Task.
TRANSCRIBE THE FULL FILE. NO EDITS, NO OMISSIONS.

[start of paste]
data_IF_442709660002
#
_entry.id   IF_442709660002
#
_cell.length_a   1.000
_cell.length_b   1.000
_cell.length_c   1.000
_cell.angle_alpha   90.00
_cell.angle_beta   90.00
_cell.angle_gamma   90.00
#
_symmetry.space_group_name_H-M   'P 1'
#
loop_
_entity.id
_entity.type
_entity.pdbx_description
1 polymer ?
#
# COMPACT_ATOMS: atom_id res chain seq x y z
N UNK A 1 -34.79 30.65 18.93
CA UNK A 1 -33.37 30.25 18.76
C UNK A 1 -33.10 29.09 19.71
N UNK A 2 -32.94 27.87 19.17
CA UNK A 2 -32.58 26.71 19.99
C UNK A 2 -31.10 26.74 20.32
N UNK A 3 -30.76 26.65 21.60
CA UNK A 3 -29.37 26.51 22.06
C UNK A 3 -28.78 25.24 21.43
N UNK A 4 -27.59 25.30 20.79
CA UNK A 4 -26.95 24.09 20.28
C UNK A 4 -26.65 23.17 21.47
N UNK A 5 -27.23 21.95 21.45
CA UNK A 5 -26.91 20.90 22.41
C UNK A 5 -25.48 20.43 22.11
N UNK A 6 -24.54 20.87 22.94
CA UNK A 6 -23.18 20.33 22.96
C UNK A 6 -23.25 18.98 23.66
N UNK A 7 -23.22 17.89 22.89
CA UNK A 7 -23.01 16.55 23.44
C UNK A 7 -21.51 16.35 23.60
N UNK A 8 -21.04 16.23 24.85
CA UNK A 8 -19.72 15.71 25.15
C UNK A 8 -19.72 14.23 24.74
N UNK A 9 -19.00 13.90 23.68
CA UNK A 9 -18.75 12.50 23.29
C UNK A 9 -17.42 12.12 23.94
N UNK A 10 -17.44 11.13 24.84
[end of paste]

data_IF_442709660002
#
_entry.id   IF_442709660002
#
_cell.length_a   1.000
_cell.length_b   1.000
_cell.length_c   1.000
_cell.angle_alpha   90.00
_cell.angle_beta   90.00
_cell.angle_gamma   90.00
#
_symmetry.space_group_name_H-M   'P 1'
#
loop_
_entity.id
_entity.type
_entity.pdbx_description
1 polymer ?
#
# COMPACT_ATOMS: atom_id res chain seq x y z
N UNK A 1 -34.79 30.65 18.93
CA UNK A 1 -33.37 30.25 18.76
C UNK A 1 -33.10 29.09 19.71
N UNK A 2 -32.94 27.87 19.17
CA UNK A 2 -32.58 26.71 19.99
C UNK A 2 -31.10 26.74 20.32
N UNK A 3 -30.76 26.65 21.60
CA UNK A 3 -29.37 26.51 22.06
C UNK A 3 -28.78 25.24 21.43
N UNK A 4 -27.59 25.30 20.79
CA UNK A 4 -26.95 24.09 20.28
C UNK A 4 -26.65 23.17 21.47
N UNK A 5 -27.23 21.95 21.45
CA UNK A 5 -26.91 20.90 22.41
C UNK A 5 -25.48 20.43 22.11
N UNK A 6 -24.54 20.87 22.94
CA UNK A 6 -23.18 20.33 22.96
C UNK A 6 -23.25 18.98 23.66
N UNK A 7 -23.22 17.89 22.89
CA UNK A 7 -23.01 16.55 23.44
C UNK A 7 -21.51 16.35 23.60
N UNK A 8 -21.04 16.23 24.85
CA UNK A 8 -19.72 15.71 25.15
C UNK A 8 -19.72 14.23 24.74
N UNK A 9 -19.00 13.90 23.68
CA UNK A 9 -18.75 12.50 23.29
C UNK A 9 -17.42 12.12 23.94
N UNK A 10 -17.44 11.13 24.84